b. Calculate the average annual percentage growth rates for both employment and value of shipments for the following periods: 2002-2007, and 2007-2012. See Growth-Rate for an example of how to make this calculation

c. Data Availability:

i. For 2012 data, go to

1. Click on 2012 Economic Census.

2. Click on “what’s been released” link

3. Click on the “+” following Sector 31-33: Manufacturing.

4. Click on “Link to AFF” anywhere in the table in the column headed Link to Data.

5. Click on Data Set EC123111: Manufacturing: Industry Series: Detailed Statistics by Industry for the United States: 2012.

ii. For 2007 data, go to

1. Click on 2007 after Search Databases

2. Click on Data Set EC0731SG1: Manufacturing: Summary Series: General Summary: Industry Statistics for Industry Groups and Industries: 2007.

iii. For 2002 data, go to

1. Click on 31-33 Manufacturing click on Industry Series to find a .pdf report for your industry. Both 2002 and 1997 data may be found in Table 1.

2. Click on Data EC0231SG102: Manufacturing: Summary Series: General Summary: Industry Statistics for Industry Groups and Industries: 2002.

4. Nominal versus real industry growth

d. The growth rates you calculated in the preceding task were nominal changes. You should also de-termine the amount of growth in your industry that is due to price changes and the amount due to changes in physical quantity.
e. The annual percent change in value of shipments is roughly equal to annual percent change in physical quantity plus annual percent change in price. Thus, you can calculate the annual percent change in quantity as annual percent change in value of shipments minus annual percentage change in price. Percentage change in quantity represents real growth, net of inflation.
f. The rate of inflation is simply the percentage change in the producer price index (PPI) between the earlier year and the later year. Calculate an annual percent change in prices using the same procedure as in task 3.
g. Data Availability:
i. Find information on price inflation in your industry by going to the website
ii. Under the “Subjects” pull-down menu, go to Inflation and Prices and then choose the link for “Producer Price Indices (PPIs).”
iii. Scroll down to find the PPI Databases information.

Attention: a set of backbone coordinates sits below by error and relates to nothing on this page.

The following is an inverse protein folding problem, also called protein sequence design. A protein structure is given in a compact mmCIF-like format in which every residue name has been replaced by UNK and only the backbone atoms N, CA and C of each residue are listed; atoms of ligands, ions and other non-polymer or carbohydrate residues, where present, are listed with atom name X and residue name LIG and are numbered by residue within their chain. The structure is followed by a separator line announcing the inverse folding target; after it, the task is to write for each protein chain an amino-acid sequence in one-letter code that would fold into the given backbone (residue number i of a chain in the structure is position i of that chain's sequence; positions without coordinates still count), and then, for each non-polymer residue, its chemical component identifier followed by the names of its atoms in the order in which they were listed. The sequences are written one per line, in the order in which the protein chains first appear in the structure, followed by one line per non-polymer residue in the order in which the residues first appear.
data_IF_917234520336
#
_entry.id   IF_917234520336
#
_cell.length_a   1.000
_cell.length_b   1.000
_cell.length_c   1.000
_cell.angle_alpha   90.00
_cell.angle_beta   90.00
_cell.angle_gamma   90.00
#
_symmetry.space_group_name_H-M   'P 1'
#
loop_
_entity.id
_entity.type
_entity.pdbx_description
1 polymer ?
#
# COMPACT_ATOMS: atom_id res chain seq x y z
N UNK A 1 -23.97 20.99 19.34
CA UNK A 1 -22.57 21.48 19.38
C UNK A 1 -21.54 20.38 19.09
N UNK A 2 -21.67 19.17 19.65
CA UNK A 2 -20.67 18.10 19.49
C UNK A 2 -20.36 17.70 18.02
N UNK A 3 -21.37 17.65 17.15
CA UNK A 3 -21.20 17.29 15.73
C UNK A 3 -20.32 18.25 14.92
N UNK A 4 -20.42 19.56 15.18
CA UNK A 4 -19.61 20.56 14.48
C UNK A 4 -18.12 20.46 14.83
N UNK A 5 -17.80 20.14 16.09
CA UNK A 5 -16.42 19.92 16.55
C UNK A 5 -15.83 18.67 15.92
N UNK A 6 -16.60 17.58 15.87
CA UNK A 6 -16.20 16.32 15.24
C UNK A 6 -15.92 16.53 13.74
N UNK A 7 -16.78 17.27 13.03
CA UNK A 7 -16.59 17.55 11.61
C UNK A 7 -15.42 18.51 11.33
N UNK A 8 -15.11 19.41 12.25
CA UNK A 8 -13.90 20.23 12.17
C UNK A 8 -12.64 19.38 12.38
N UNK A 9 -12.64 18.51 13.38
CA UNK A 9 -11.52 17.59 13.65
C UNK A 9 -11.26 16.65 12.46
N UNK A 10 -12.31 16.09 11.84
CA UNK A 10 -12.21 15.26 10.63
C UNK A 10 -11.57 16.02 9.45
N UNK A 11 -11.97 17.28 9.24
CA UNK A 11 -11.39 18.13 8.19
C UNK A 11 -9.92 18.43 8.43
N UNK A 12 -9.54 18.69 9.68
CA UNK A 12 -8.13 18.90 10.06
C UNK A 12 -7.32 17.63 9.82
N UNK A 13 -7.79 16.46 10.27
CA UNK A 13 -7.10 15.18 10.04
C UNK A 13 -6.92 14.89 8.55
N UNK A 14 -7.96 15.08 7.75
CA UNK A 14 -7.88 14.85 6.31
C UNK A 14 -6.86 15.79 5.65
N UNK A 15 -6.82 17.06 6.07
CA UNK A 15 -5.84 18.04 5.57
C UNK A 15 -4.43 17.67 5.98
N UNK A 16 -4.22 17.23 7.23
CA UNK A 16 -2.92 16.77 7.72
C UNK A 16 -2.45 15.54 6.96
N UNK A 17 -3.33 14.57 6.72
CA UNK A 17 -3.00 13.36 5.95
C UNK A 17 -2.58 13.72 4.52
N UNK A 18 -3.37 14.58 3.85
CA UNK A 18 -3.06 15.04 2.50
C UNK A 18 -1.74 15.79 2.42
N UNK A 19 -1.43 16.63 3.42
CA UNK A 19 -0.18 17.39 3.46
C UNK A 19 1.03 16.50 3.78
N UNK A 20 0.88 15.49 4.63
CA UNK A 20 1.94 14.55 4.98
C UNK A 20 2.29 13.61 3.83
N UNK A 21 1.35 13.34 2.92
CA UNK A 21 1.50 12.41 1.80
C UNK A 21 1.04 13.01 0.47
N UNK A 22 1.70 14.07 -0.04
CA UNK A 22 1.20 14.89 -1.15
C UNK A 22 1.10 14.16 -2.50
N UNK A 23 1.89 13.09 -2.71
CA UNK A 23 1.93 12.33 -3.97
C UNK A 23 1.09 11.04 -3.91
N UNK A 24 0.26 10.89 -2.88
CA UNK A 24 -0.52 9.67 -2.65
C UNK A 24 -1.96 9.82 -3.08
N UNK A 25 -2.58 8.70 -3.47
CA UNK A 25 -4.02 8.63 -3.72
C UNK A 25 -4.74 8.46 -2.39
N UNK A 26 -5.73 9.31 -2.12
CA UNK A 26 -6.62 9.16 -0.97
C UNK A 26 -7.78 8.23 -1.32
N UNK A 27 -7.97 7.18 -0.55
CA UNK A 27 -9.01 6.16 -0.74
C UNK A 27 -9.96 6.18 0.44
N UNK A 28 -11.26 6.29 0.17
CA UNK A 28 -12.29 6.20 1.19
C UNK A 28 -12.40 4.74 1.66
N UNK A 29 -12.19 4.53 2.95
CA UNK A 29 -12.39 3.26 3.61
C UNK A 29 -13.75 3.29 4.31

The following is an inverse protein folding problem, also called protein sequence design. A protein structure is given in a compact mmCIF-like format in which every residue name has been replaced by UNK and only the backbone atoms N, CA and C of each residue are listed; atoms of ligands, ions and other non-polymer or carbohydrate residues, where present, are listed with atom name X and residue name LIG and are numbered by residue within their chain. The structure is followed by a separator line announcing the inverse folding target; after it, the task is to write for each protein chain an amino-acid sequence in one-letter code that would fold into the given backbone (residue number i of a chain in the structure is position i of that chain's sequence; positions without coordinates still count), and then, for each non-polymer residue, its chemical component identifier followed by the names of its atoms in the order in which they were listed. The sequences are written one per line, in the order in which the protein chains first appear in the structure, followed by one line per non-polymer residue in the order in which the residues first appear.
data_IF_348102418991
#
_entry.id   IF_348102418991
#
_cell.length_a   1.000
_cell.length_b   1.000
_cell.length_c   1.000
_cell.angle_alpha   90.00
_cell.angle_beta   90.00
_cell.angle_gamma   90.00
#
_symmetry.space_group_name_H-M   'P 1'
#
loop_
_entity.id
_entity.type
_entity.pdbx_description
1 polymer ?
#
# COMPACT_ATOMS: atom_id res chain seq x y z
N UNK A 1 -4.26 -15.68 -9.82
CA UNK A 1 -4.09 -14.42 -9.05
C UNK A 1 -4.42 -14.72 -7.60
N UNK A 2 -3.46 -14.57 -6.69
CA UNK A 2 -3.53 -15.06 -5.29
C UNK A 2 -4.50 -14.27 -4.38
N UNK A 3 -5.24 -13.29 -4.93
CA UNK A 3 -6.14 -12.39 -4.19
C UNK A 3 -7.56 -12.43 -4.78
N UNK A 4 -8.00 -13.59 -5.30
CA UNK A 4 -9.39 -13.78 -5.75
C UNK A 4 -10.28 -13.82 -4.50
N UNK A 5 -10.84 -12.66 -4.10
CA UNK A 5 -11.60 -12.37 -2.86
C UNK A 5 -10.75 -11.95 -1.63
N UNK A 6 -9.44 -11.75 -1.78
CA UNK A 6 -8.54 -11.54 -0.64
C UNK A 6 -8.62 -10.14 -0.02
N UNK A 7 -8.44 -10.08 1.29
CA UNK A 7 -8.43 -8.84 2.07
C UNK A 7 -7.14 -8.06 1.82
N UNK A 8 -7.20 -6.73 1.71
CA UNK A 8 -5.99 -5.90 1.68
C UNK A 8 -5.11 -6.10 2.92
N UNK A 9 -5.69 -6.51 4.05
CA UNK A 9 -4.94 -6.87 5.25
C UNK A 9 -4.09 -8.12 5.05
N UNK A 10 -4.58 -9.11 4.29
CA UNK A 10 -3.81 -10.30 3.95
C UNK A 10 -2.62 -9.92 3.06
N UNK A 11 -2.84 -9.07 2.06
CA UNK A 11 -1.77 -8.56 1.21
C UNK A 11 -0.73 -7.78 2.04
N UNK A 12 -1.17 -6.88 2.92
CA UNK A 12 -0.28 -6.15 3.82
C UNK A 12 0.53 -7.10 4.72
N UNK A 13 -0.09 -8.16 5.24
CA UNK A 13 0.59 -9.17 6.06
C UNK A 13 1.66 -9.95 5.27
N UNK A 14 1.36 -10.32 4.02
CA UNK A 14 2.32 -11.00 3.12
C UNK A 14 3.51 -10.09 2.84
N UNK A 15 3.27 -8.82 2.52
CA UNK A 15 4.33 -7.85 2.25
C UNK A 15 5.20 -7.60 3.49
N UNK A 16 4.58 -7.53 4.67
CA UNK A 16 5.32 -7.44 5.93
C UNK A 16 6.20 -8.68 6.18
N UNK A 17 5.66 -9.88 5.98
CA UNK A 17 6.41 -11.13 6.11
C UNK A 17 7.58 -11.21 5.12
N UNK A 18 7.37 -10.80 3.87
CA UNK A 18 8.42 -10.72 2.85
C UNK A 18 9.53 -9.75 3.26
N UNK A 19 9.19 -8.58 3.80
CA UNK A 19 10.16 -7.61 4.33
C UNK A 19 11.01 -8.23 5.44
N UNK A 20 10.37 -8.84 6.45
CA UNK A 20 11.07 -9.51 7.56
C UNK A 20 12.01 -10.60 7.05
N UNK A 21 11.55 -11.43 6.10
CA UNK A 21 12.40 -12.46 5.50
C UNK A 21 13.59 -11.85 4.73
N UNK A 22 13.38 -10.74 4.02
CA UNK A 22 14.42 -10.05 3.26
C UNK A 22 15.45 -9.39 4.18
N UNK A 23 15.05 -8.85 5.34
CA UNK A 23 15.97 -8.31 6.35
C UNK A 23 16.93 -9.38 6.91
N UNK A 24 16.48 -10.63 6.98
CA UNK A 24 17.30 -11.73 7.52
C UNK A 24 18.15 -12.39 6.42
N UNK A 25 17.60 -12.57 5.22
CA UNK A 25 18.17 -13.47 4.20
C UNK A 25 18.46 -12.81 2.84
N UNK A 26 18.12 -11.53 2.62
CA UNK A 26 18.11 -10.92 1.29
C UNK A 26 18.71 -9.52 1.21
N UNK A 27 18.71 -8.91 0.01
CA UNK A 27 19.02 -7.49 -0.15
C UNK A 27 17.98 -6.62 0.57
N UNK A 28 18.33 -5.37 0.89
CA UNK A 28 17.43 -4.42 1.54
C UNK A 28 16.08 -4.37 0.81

iv. On the Industry Data Row, click on “One-Screen Data Search” icon or the “Multi-Screen” Icon.

5. U.S. Industry Forecasts

h. The US Bureau of Labor Statistics produces output and employment forecasts for industries at the 4-digit NAICS code level. These forecasts can be found at
i. Since your 6-digit industry represents only a share of the more aggregate industry found on this website, be sure to multiply the two forecasts by the relevant ratio (employment or value of ship-ments) of the six-digit industry’s size to the four-digit industry’s size. You may find four-digit shipments and employment using the instructions for task 3.

j. What are the real output and employment forecasts for annual compounded growth in your in-dustry? Given the past growth of your industry (from tasks 3 and 4), discuss whether the fore-cast from the Bureau of Labor Statistics makes sense to you. If not, please suggest and imple-ment an alternative method, explaining what you do carefully.

6. U.S. Seller Concentration in the Industry

a. How many firms in total were there in your industry?

b. Use the following site: find the four-firm concentration ratio (CR4) and the Herfindahl-Hirschman index (HHI) for your industry for 2002, and 2007 (the last year data is available). Please note: You do not to compute these in-dexes from individual firm market shares. This site has already done this calculation for you.

c. According to the following tables, would your industry be considered competitive, moderately concentrated, or highly concentrated according to CR4 and according to HHI, respectively? Did this change between 2002 and 2007?

0 < CR4 < 50 50 < CR4 < 75 CR4 > 75
competitive moderately concentrated highly concentrated

0 < HHI < 1500 1500 < HHI < 2500 HHI > 2500
competitive moderately concentrated highly concentrated
7. U.S. Industry Buyers and Industry Input Suppliers

a. There are two goals here:

i. To find how much of the product your industry produces is used as an intermediate good in the production of other goods as compared to a final good used by consumers, etc.

ii. To find the industries that are the most important suppliers to your industry.

b. You must report